The Algona Upper Des Moines from Algona, Iowa on January 3, 1894 · Page 4
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The Algona Upper Des Moines from Algona, Iowa · Page 4

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Algona, Iowa
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Wednesday, January 3, 1894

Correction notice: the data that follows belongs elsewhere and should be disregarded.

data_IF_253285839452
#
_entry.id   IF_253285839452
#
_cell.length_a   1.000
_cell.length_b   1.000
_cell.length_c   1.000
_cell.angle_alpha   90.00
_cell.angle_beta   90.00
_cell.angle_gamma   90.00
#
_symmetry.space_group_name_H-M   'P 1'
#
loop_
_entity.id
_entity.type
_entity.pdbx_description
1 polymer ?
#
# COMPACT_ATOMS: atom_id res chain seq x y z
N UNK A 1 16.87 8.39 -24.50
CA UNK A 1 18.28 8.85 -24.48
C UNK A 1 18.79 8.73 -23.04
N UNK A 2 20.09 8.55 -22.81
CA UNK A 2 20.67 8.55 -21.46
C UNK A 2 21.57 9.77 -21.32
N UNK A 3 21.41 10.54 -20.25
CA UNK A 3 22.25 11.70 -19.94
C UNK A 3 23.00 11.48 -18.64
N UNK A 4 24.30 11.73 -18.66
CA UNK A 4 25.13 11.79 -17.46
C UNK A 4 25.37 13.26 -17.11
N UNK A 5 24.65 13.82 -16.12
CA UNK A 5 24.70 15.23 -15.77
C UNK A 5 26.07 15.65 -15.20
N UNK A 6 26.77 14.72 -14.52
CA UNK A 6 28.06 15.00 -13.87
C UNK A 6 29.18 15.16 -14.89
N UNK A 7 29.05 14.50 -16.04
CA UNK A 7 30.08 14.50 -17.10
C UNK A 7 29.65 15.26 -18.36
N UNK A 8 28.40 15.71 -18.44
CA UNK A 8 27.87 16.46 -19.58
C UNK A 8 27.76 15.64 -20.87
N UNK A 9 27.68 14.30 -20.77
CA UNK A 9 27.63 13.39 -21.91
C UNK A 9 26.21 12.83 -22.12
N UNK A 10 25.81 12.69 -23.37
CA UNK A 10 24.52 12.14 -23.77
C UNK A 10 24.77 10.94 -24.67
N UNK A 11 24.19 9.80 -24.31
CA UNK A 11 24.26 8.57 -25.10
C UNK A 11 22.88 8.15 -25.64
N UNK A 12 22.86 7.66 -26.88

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TEE XJPPEJB DES MOlN'ESs ALGONA, IOWA, WEDNESDAY, JANUABY 8, 1804, f wenty-fetghth Vear. A WARftEM. Terms to Subscribers: one y«« Oneeopy,si* moaths , ...................... OnS copy, three ifioiiths ................... 40 86fit to any address at, above rates. Remit by draft, money order, express order, oftxtstftt note at our risk. ea of ftdvwftflltig sent on application. WEDNESDAY, JANUARY 3, 1804 BEGAN AS YOUNG MEN. The Cedaf Hapids Republican makes an unfortunate reference for Gov. Gear's cause, whfafh ->lt champions, when, in speaking of the influence of old men in the senate, itsays: " On thoTepiiblican side the names whWh will always'beimentioned when tho lenders are called lor.are the names of Sherman, Hoar, Allison, and that grand old man, Justin S. Merrill: 11 Taking these leaders in the order named 1 we "find that Sherman was 38 years of agO'Wheh elected to the senate in 1861; Hoar was 61 years of ago when chosen in 1877; Allison was 44 years of age when chosen in 1873, and Morrill was 67 years of age when chosen in 1867. Of these four acknowledged lenders of the senate the shortest term record is that of'Hoar, who has been in 16 years. And of these four their rank in influence is, as it happens, in direct ratio to the age at which they began, Sherman leading and Allison second. The gradual rise of these men to their present positions is proof that time is an essential element in a senatorial career, and contradicts flatly the whole theory of those who talk about an old man securing immediate recognition. Gov. Gear, if chosen, will be 70 yearS'Of age when he begins his service, sixvyears older than Senator Allison will ;bo after nearly twenty-two years of service. His term in the sen- Ate will beimerely a graceful compliment to him and nothing more. The only reason that any pretense is made that it will be of any value to the state is because Washington is so far removed that the real situation is not appreciated. WEAKER, GIVEN'S MULCT BILL. The author and promoter of the mulct tax idea as an amendment to the existing liquor law, is Welker Given of the Marshalltown Times-Republican. So long:as the mulct has been allowed to remain among glittering generalities he has made it popular and fairly acceptable. But the mulct received a blow when'the Daily Capital tried to get it incorporated into tho form of law, amd Sam. Clark gave it another when tie offered a bill, and Mr. Given himself has shown how impracticable it is by now endorsing a bill prepared toy Mr. Carney, a Marshalltown lawyer. This bill shows that the mulct is only another aame for a very objectionable local option law. This last bill provides : that $500 at least shall be assessed by the board of supervisors against the property where illegal saloons are kept, to be collected by .the county treasurer and auditor as .other taxes are. The existence of such illegal saloons is to be reported toy the assessor of the city, town, or township. The county board may make the yearly tax higher. Payment of the tax gives no immunity from prosecution to tho liquor seller. These are the main outlines of what Mr. Given thinks would bo an acceptable law. The objections to it are innumerable. Among those of minor importance are the injustice of allowing a man to pay $500 yearly tax for conducting a business for which ho is liable to be prosecuted at any minute; the certainty that no supervisors, treasurers, auditors, or assessors would be elected in saloon counties to enforce the law; the permission given tosaloons to operate outside of the municipal corporations, etc, But the real objection to this bill is that it would make the saloon question the controlling one in the election of every official from the township trustees up. The spring election in every town- ehip, town, and city, would turn on the enforcement of the present law. Every candidate would be nominated and voted for with special reference to his views on the saloon. In tho fall elections every county official would be nominated and voted for in the same way. J"or the question of whether these illegal saloons should be allowed in violation of the present law would be decided eyery time an official charged with enforcing the law is to be chosen, and we should have at least two local Option ejections every year in every township in the state. There has not option.at all, let it be of some honest, out-and-out kind. It will not produce half the trouble such a law as this Given law would, and under it people could have some self respect in -voting MORE NORMAL SCHOOLS. Tho notion of the state teachers' meeting at Des Moines last week makes it entirely possible that the extension of the state normal school system will come up again at this session. The committee appointed reported that a visit to the state normal at Cedar Falls revealed classes overcrowded, having double the number of studertts for whom the best work could be done, laboratories indifferently furnished, instructors overworked, students enthusiastic in their work and clamoring for added advantages. The teachers adopted without dissent the following resolution: " With 2B.OOO teachers affecting in their work every household, wo find ourselves with facilities for teaching utterly inade qtmte to meet tho growing needs of this great commonwealth. While the more progressive educational states boast of from threo to fourteen state normal schools amply equipped for every need. Iowa, the peer of any of her sister states in intelligence, making proud boast of her educational advantages, has only one, supplemented by a chair of pedagogy in tho state university." The effect of these constant declarations on the part of the teachers will be felt, and sooner or later some now normal schools will be established. Algona should be alive to the situation and bo ready when the time comes. GOV. MITCHELL O1T JTLO1UDA. Iowa people will watch with interest the contest between Gov. Mitchell of Florida and the city authorities of Jacksonville over the Mitchell-Corbctt prize fight. Ten days ago the Jacksonville club applied for a state charter. Gov. Mitchell refused it and announced that ho would prevent the fight at all hazards. He has issued a proclamation to all the sheriils of the state pledging the aid of tho entire civil and military force. The issue is not there as it has been in Iowa, whether the governor has authority to enforce the state law. That is conceded without question. Tho athletic club's only claim is that the law does not include such a contest as they propose to give. On Monday Mitchell and Corbott wore arrested by their friends and a habeas corpus will be asked. If granted it will indicate that they are planning no violation of the law. If not granted the athletic club say they will not attempt to hold tho fight. But even if the local court should decide that the fight can be hold Gov. Mitchell is said to bo determined to stop it, unless the supreme court says it is legal. In any event Gov. Mitchell has shown the spirit which befits a governor, and his action is a suggestive commentary on some of tho theories afloat in this state. Iowa, because of hla modest and unassum ing disposition, qualities ao necessary i journalism. He has his own views as t the way campaigns ought to be conducte and some of his ideals are dally and hourl being shattered, the Capital fears tha his heretofore sweet and sunny disposition that has so often been manifest in brigh Sunday editorials, is In danger of bein converted into a dreary waste—a northeas Nebraska waste of sandburs and buflal grass, a consummation devoutly to be hope against, Hlzer will return to his north west homo in about throe weeks, olthe 'with'or'without,'but we shall all lov him just the same." Lafe Young says: Senator Funk < Dickinson will be one of the veteran legl lators and his counsel will be timely an good. John P. Irish, Iowa's old-time demo cratie orator, has at last received an offlc in California. He is naval officer -at Sa Francisco and, it is said, will get a goo salary. Gov. Jackson should announce, s that it will bo understood, that any law o tho statute books at the end of this leglsla tivo session will be enforced in Iowa if ther is militia enough to do it, or change h: name. No man has a right to call himse Jackson and not enforce respeot for th statutes entrusted to his charge. Cyrenus Colo's sketch of Fathe Clarkson's life in the Midland Monthly ha been much complimented. It is a polishe piece of literary work, but not a surprise t thoso who knew whq tho Register's horse back rider was last summer. A benefit is being arranged in De Moiiics for John Mahin, whoso homo wa dynamited in Muscatino last summer. State Register: The Kolfe Roveill says that tho Tenth district is training man for the senatorial honors some time i tho future, and that man is J. P. Dollivci There is nothing the matter with the man nor the training. Miss Jessie Boies died on New Year's day of heart failure, resulting from grip. She was of retiring nature and always in delicate health. But those who know her mot a lady of rare refinement and culture. Gov. Boies is prostrated by the blow. The sympathy of the state goes out to him in his hour of sorrow. Fish Commissioner Griggs is out in a letter in the Register suggesting his own availability for tho - office lie holds. Mr. Griggs has boon a good official, but unless Iowa goes for civil service wform with a vengeance Mr. Griggs will not be re-appointed. _ An appeal court in Holland has recently decided an assault case where a young man kissed an unwilling young lady on tho street. Tho judges dismissed the case, declaring that " to kiss a person cannot bo an offense, as it is in the nature of a warm mark of sympathy." THE MONTH'S MAGAZINES. The January Century opens with th second paper on the old Dutch masters b Mr. Cole tho engraver, the subject thi month being Franz Hals, of whoso wor Mr. Colo has engraved three examples Tho Archers of St. Andrew," " The .loll Man," and tho celebrated "Jester," th last being printed as the frontispiece. Mi Cole's notes interestingly supplement th work of his graver. This number contain a paper in the group of musical articles o the great composers of tho past written b well-known composers and musicians of th present. This month tho contributor Edvard Grieg and tho subject Robert Schu maun, of whom there is n beautiful portrai from a water-color made in his youth. i t St Nicholas always has two numbers tha are really Christmas numbers. The issue for January begins with a Christmas pict ure and then transports us in a single in stant to India, where, under tho guidanc of Rudyard, the magician, we see how a lit tie " man cub" is adopted by a kindly fam ly of wolves. Then as he grows up wo se him combating the groat " Shore Khan," fierce and malevolent tiger. Mr. Kipling forces the reader to boliovo in his stories* You may liko them or dislike them, butyoi aro bound to fool that the events ho do scribes are happening before your oye: " Mowgli's Brothers," as this tale is called is as good in its way as tho old legend o Romulus and Remus. -++Tho January number of Romance con tains two Now Year stories, prepared cs pecially for this issue; an historical tale o the discovery of quinine, by Madame d Genlis; a thrilling story of the French rev olution by Anatolo Franco; an exclling soi story by Wm. Laird Clowes, and tho usua complement of animal, adventure, love anc ghost stories. This magazine is always strong in humor, and the present issue con tains no less that throe distinctly humorous tales. Among tho contributoi-s, beside? thoso already mentioned, are Eva Wilde McGlasson, Jas. Payn, Alphonso Daudot Chtis. Lover, Wm. Perry Brown, and Gu, do Maupassant. been a local option law proposed that put voting on the saloon question pftener than once in three or five years and Sam. Clarl? says once in ten is enough. But this mulct will bring it Into every election we have, maintaining a perpetual broil and that, too, not pn (be question of licensing saloons, but pn the question whether the laws of the of Iowa shall be obeyed and re- The fact is the mulct is an absurd fie- : , anyway. It was introduced in The Monticollo Express gives Warden Madden of tho Anamosa penitentiary a vary severe raking over this week. It is in a position to know and if it reports correctly a change should bo made. Mr. Mad- oen is a Spencer man and it was thought when he was selected that he would bo a very successful warden. But there has been ono official investigation of his conduct and there should be another if tho Express can substantiate its charges. Tins UiTJiit DES MOINKS owes Port Burron of tho Pocahontas Record an apology. It connected Louie Lango with the Record and did not notice the mistake till too lato. • . The Fourth regiment gets a new company at Cherokee, It was mustered in last week and will be Company M. because of a provision Jn the eon- it}tu.tioa. But In Iowa, where the dif(o he overcome is merely statu- ttpry, there is no excuse for any subter- lct io local option in Jf we are to have local Burroll of the Washington Press wants the legislature to " rip up the fool statute that compels each one of a thousand communities in Iowa, after it has convicted a man, to shut him up and board it out, that is adding expense and insult to injury. Here is a galoot convicted of some caper. No money. Sentence him to jail. Board and lodge him. That's just wbat be wants —to be kept. Amend the law so that if be can't pay tbe fine be shall be kicked out of town. Every town ought to have a ' public kicker,' a stout man wltb a thundering hoof on him." ^ F. E. Conaway is likely to he state printer and a better man could not be selected. * E. P. Hizer of the Sioux City Journal is conducting Geo. D. Perkins' senatorial can vagg. Lafe Young saya of him: " Hizer is a genius, bailing originally from southern Iowa, in the vicinity of Denmark, where there is a rural academy. He is unpretentious—a sort of intellectual, singed cat- but gets there just tbe same. HP is personally Dot well known outside of northwest IN THIS NEIGHBORHOOD. Jas. S. Taylor and wife spontChristmas at homo in Livermoro. L, S. Coffin of Fort Dodge is out as a candidate for United States senator. Corwith Crescent: I, M. Finnoll anc wife of Algona spent Sunday with Mrs Finnell's parents here. Eighty poultry pickers went on n strike at Webster City last week They staid out only half a day. It is intimated over at Emmetsburg that Judge Carr is planning to go to Des Moines when he leaves the bench Postmaster Utter of Emmetsburg also goes out Jan. S. No indication as to his successor is made at headquarters. Armstrong Journal: Bert Robinson, who is attending the normal school al Algona, is at home this week on a vacation. Sheldon Mail: Mayor Stinson and his brother John enjoyed a holiday visit from their father of Bancroft, Kossuth county. Spencer News: Mr. and Mrs, James Taylor of Algona met a goodly number of old Spencer friends at the home of Mr, and Mrs, J. Q. Adams for Christmas dinner. The Estherville Republican says: Miss Celia Reed of Algona arrived in the city last week and will make her home during tbe winter with her sister Mrs. L. S. Walker. Col. Tom Harrison was elected mayor of Topeka by a majority greater than the combined vote of his opponents. The ladies vote in Topeka and the genial colonel got three out of every four female votes. Boone Standard: Algona is having a postofflce contest. J. W. Hinchon, editor of the Courier, is competing with D. S. Ford, politician. Democrats do not stand by their papers, usually, and tbe politician is the man to bet on. Judge Rejniger informs the Intelli- gencer that a state fish hatchery will probably be located somewhere in northeastern Iowa during the coming year, and that Charles City will stand a good chance of securing it, if proper efforts are made. Sheldon Mail: Prof. Simpson, ac- compapi,ed by Dr. Oarfjeld of Alfona, his uncle, were very agreeable caller at this office Tuesday. The docto spent Christmas \vith Mr. and Mrs Simpson. He is an old resident of th state and of Algoua, having become ai lowan in 1865 and a citizen of Algon very soon afterwards. The Emmetsburg Reporter says it i rumored that the running colt, Ban croft, sold last summer by M. F. Coon an for $1,000, was recently knocked o: at auction for $80. This is the col bred from Kossuth and a very promis ing runner. It is reported that large numbers hogs are dying in Poweshiek countj from what is known as "black lice. The insects congregate about the hcnc and eventually get into the ear an from there .into the brain, causin death. This trouble is sometime" taken for cholera. Whittemore Champion: Austin Witham, living northeast of town, hai a dozen turkeys stolen one night las week. His dog and those of two of hi neighbors had been poisoned just previ ously Thos. Henderson, of Al gona, was over yesterday finishing hi job of moving the Chrischilles stor< building. A good many people do not under stand that fishing is prohibited in IOWE between Nov. 1 and May 1 of the nex year following. Fish cannot be taken from any stream or lake in any manner whatever, either with hook or line, b. spear or other device. The penalty i a fine, one-half of which goes to the in formant. Webster City Freeman: Cards an put announcing the marriage of Mis: Nettie Cook and tho Rev. Mr. Hotch kiss of Whittemore at the residence Mr. and Mrs. A. A. Cook in this city The Freeman extends congratulations and unites with the hosts of friends o Miss Nettie and her family in this vi cinlty in expressing the hope that th future lives of this worthy pair may be forever filled with tho sunshine o prosperity and happiness. The Corwith Crescent tells this sac story: About two years ago, when c train load of emigrants were expecte here from Illinois, Corwith people me them at the depot with a brass bane and furnished all with a free dinner For the past two or three months some of these people have apparently for gotten how they were received, atu been slipping away without even say ing good-bye, or leaving their future addresses. Some of our business men have be_en grieved at this lack of ap preciation, and when a party desires tc make a change, the arrangement of a few preliminaries will enable them ti speed tho parting as they welcomed thi coming guest. Bancroft Register: Ledyard seem to have a penchant for wrecks. On Wednesday afternoon as the south bound passenger started to head in on tho sidetrack to allow the way freight No. 33, which was on the main line a tho depot, to pull out and give it th track, a rail turned just as the engin got onto the side track and let it down onto the ties. They were going very slow and stopped before going m yards. An engine came down from Elmore and with what apparatus th two trains had, the crows finally man nged to got tho derailed engine—C., St P., M. & O., No. (il—back on the track No great dam ago was done to the loco motive', but she was sent back to El more and tlie special engine that carm down to help out was put on in ho place. PEBSONAL MOVEMENTS. J. F. Gil more's sister and husbanc went to Minneapolis yesterday. Mrs. S. A. Thompson's mother wen to Minnesota yesterday for a visit. Mrs. Prof. Skiff spent the holiday with her mother, Mrs. Kinzey Carlon T. G. McDermott came home from Oolwein, whore he is teaching, for the holidays. Misses Clara and Anna Wallace vis itod their sister, Mrs. Rev. Bagnell over the holidays. J. W. Jarvis, ono of the old-timers up at Esthorvillo, and now at Blue Eartl: City, was in town yesterday. Miss Lillian Dorward, who teaches in the Sheldon high school, spent the hoi idays at homo at Rev. Dorward's. Miss Ella Thompson, who is at Grin nell attending college, was one of the homo visitors tho past week. Frank McCall was up last week from Nevada for a short visit. Ho is locatec and already doing well as a veterinarian. Mrs. Randall of Mason City and Mrs, Quinlan of Minneapolis came to spenc Christmas at tho Nicoulin home. The latter was here for a day. Miss Ada Smith is spending a two weeks' vacation at home from hei school work at Still water, Minn. She lias a very fine situation there. Earl Tonnant will spend the nexl Lhree months at Hot Springs, Ark, His stomach is troubling him a little igain, and as business is quiet ho will take a vacation, Miss Grace Adams returned to Chiago Monday evening, after a week's visit in town. She is teaching bible study in the missionary school in Chi- iago, and will remain at least the coming year. P. L. Slagle and Mrs. H. Hoxie returned from Fort Wayne, Ind., last evening. Their parents died within 86 lours of each other, and were buried -ogether. They were old settlers and ,he funeral was the largest ever held n that section. They had been married 62 years. The Wolf Hunt-$a,OOO Reward. We are now positive that it will come off at the given time, and the above re ward will not be given as a bounty for •he wolf scalps captured that day, but will be distributed in a judicious manner all over Kossuth county in the way >f chattel and personal security loans, ["he above money can be obtained by proving property and calling at the •eal estate, chattel, personal and town oan office of Skinner Bros., Algona, owa. Potatoes Wonted. I want a lot of potatoes at the new •rocery in the Cowles block. 40 JAS. PATTERSON. " SAUEB KRAUT" at Langdon & Hud'- WILLIAMS' RISE AND FALL The Remarkable Career of the Young but Enterprising Horseman of Independence, Iowa. How Allerton and Axtel Made Him Rich and Then He Lost It All—The Story of & Plunger. The New York Sun gives a very in terosting account of the rise, nnd fall o Iowa's big horseman, C. W. Williams It says: Williams has assigned his entire pos sessions, except his horses, to satisfy mortgage of $100,000 held by one of the local banks. Everything goes, kit track, breeding farm, hotel, opera house, street railway, newspaper, resi denco and all—property representing an outlay of more than $250,000. It is now a little more than five years since a green-looking young country man turned up at one of the small fair in Iowa with two two-year-old colts tha he had raised from a pair of cast-ol mares bought for $250 from H. L. Stou of Dubuque. The man was Williams and the colts were Axtel and Allerton After a hard, five-heat contest for purse of $100 Allerton won his maiden race at the Keokuk fair, trotting in 2:52, 2:50, and 3:10. Axtel created genuine sensation by distancing a flelc of three-year-olds and making u rocoA of 2:31i in his maiden race. Before the close of this campaign of 1888 he had attracted tho attention of all horse men by trotting his mile in 2:23, thet the best time on record for a two-year old bred outside the state of California Allerton's record stood at 2:40i when ho went into winter quarters. Wil liams, who was without either experi enco or reputation as a reinsman, usec Axtel unsparingly, and his radica' methods of training, which wereatva riance with all precedent, called forth nothing but ridicule from horsemen He bobbed up again the following sum mer, however, and silenced criticism by making Axtel tho sensation of the season. Early in July the colt trottec in 2:16i, beating the best record evei made by a three-year-old, and as he trained on some fabulous offers were made for him. Williams, however, de clined them all, and it was not until one night in August, when both Axtel anc Allerton barely missed being injurec or killed in a railroad accident, tha the young man concluded to part with his wonderful colt when another favor able opportunity should offer. It came on the evening of the September day that Axtel lowered the long standing, stallion record of Maxey Cobb, 2:13i, by trotting in 2:12 at Terro Haute. In the wild enthusiasm of the hour, a party o wealthy horsemen offered $105,000 for "the horse of the century," and within five minutes the champion three-year old had been sold for the highest price ever paid for any horse, up to tha time. Williams took his money and tht, colt he had left and went home to Inde pendence, the hero of the hour. His success gave him wonderful prestige and popularity, and half a dozen 01 more cities sought by tempting offers to attract him. He remained steadfastly loyal to the slow-going, out-of- the-way Iowa village, however, anc there invested his suddenly acquirec fortune. This was his first great mis take. He organized a new bank, in which he invested $25,000; started weekly paper devoted to trotting horse interests; bought a large tract of land, on which he equipped in elaborate style an extensive horse-breeding < tablishment, and constructed tho first kite-shaped race course in existence His inaugural trotting meeting, held in August, 1890, rivaled grand circuit events in importance and gave him now honors as a successful track manager. The next year saw tho stupendous boom in trotting horses at its height, and it marked tho turning point in Williams' career. At his August meeting tho purses contested for aggregated upward of $00,000—11 greater sum than had over been offered ;it any meeting in the history of harness racing. One of the events brought together the great mare Nancy Hanks and Williams' now famous Allorton, who had trained on with each succeeding season until his record stood at 2:121, and ho was regarded as a match for the best mare in training. This race served to attract nearly every prominent turfman in tho country to tho little prairie town. More than 20,300 persons witnessed the victory of the future queen of the turf in the fastest race then on record, and the meeting turned out a brilliant success from every point of view. Allerton improved rapidly after his August defeat by Nancy Hanks, mid when he had beaten tho rival stallion, Nelson, 2:10, in a §10,000 free purse race at Grand Rapids, he was again matched against Nancy for a race at Lexington. As the time approached for the contest /he astute trainer of the mare declined the combat, saying that his charge was indisposed. Many turfmen were of the opinion, however, that fear of defeat was the true reason for Doble's declination, and Allerton gained almost as much credit as if he had defeated the u reat mare. The young horse went on shipping points from his record until he reached 2:09i, at that time the fastest time ever made by a stallion or by a ive-year-old trotter. His unflinching jnmeness, his grand appearance in ac- ion and his good breeding made him the idol of turfman and the most valuable trotting horse in the world. Innumerable efforts were made to purchase him. The agents of Marcus )aly, the Montana copper king, offered ,125,000 for Allerton. Williams delib- irated for days and then declined to ell. This was his second costly error. The bewildering success of the Independence races of 1891 removed what- iver doubt Williams may have enter- .alned touching tbe feasibility of con- ucting a metropolitan race meeting at i way station in northern Iowa, and the lead-strong plunger projected for the text season a two-weeks' meeting with 100,000 offered in purses and stakes. «?o accommodate the crowds, which had jefore been chiefly dependent upon ide-tracked Pulman cars and private esidences about town, Williams want- d a hotel. In tbe erection of a struct- re which would bring credit upon a j ity of 100,000 inhabitants and in- con-' structing an electric street railway he accordingly expended $150,000 during the spring of 1892, giving an unrecorded blanket mortgage on all his property-horses excepted—to secure $100,000 of this amount. This proved to be his third and fatal blunder. Misfortunes came upon him thick and fast. Allerton, who bade fair to win an unprecedented sum on the turf, wrenched an ankle in his first race and had to be retired. The ambitious August meeting of 1892, while it produced a series of most brilliant harness races, was poorly attended and the vent* ure proved a financial failure. Then came the slump in trotting stock, which withered values until they were less than before the boom of 1887-88. Allerton's stud fee fell from $1,000 to $200, which meant a shrinkage of $30,000 or more in the stallion's earning capacity. Many of the stakes which Williams opened during the winter season, for his summer meeting of 1893 failed to fill and were declared off for lack of entries, and the out-look for the enter* prising Independence man became serious. His creditors took fright and to make themselves secure placed on record their $100,000 mortgage. This move created the impression that Williams wns In financial straits and would he unable to pay his purses at the ap- pronching August meeting, which ,operated to keep many horsemen away. The meeting was consequently an almost total failure, but Williams did not fail to discharge every obligation in cash, even at the height of the financial panic. To fchoso men who are best acquainted with the man and his affairs, this latest move of Williams' isnotaltogeth- or a surprise. He was highly incensed when the matter of his mortgage became known and injured his credit, claiming the holders had broken faith with him by placing it on record. It is said he then threatened to step down and out, leaving the mortgagees with a race track plant on their hands. The assignment is understood to have been purely voluntary. Williams was not forced into the action! On the contrary he might have had his own time to pay the one debt he owed. But the man simply decided to sacrifice everything and begin anew rather than try to carry the load of interest he had shouldered. THE NEWS FBOM WESLEY. WESLEY, Jan. 1. H. P. Hanson, the gentleman who was arrested for ill treating a little boy he had taken to raise, was found guilty by the jury as charged and was fined $25 and costs. The trustees have the boy yet in their charge. Mrs. Nels Peterson is visiting friends at Forest City this Week. Mrs. Thos. Gray and her son Homer spent new year's at Marion, S. D. visiting friends. C. E. Robinson came over from Ein- cnotsburg Saturday to eat dinner under the parental roof. Justice Robinson's court has been doing a rushing business lately. Fred Sehuver, who has been visiting friends in Lions county for some time, returned Saturday. There will be installation of officers of Success Lodge No, 134, I. O. O. F. Tuesday evening, Jan. 9. A full attendance of the members is requested as there will be special work to be done. John Longbottom commenced hauling lumber for his new barn, Monday. Dr. J. E. Hill went to St. Paul, Monday, on business. E. F. Bacon has been at Des Moines spending the holidays with his family. Rome Whitson, who was arrested last week for stealing a suit of clothes from F. Heath, was released as the witness in behalf of the state failed to appear. Our public schools will open up Monday. Wm. Laman has moved to Wesley and is located in Peter Bostrack's house in Call addition. He expects to engage in the real estate business. C. A. Fox expects to move to Harrison county about the 15 inst. Mr. Fox has bought a farm in Harrison and is well pleased with his bargain. We are sorry to see him leave but hope our loss will be his gain. AN EXAMPLE FflB ALGONA, A Compromise Snltl to Be on Foot at Jfort Docleo—Tliat and tho AlKona Appointment Coino Together. Ex-Gov. Carpenter's term as postmaster at Fort Dodge expires Jan. 8, tho same day Mr. Starr's does here. The Messenger intimates that a truce will bo patched up there: The report that a compromise would be made by local democrats in regard to the postoffice here has been gaining currency for the past few days on the streets. It is claimed that both Breen und Duncombe will withdraw their candidacy in favor of John Doud Jr, who is also a candidate for the office. A reporter called at the olflce of Mr. Butler, who is supporting the candidacy of Mr. Breen and asked him in regard to the rumor of a compromise. He stated that ho had not been apprised of any compromise, but that they would be very willing to make one. Mr. Ryan wns also seen and denied any knowledge of a compromise, but also expressed the opinion that they would be willing to form one. The other side of the fight, however, have shown no disposition to make a compromise, and >he fact that J. F. Duncombe is now n Washington would seem to indicate that there would be none made here. Fouton News. FENTON, Dec. 29:—Miss Mable Peck of Burt is visiting friends in this vicin- ty. Mr. J. M. Moore started for Tipton Thursday.- M. and Mrs. J. L, Tibbetts spent •Jew Years with their.sister, Mi's, Paul tfoore. Mr. Ed. O'Neill met with a mishap one day last week. He got his leg broken in his hay press. Dr. Cutler attends him. Ground Peed Is tlie Best. H. J. Resseguie, at bis shops on west State street, grinds'feed for 10 cents a ack, and has ground feed on hand for ale at 80 cents a hundred. It is the jest for stock of all kinds,—4H8 I HANDLE the best flour in town; it s had fair trial; F. C, Willson has eeajp|w*p4Ung it fpr some. time. Y James •£**• I A, I M M "i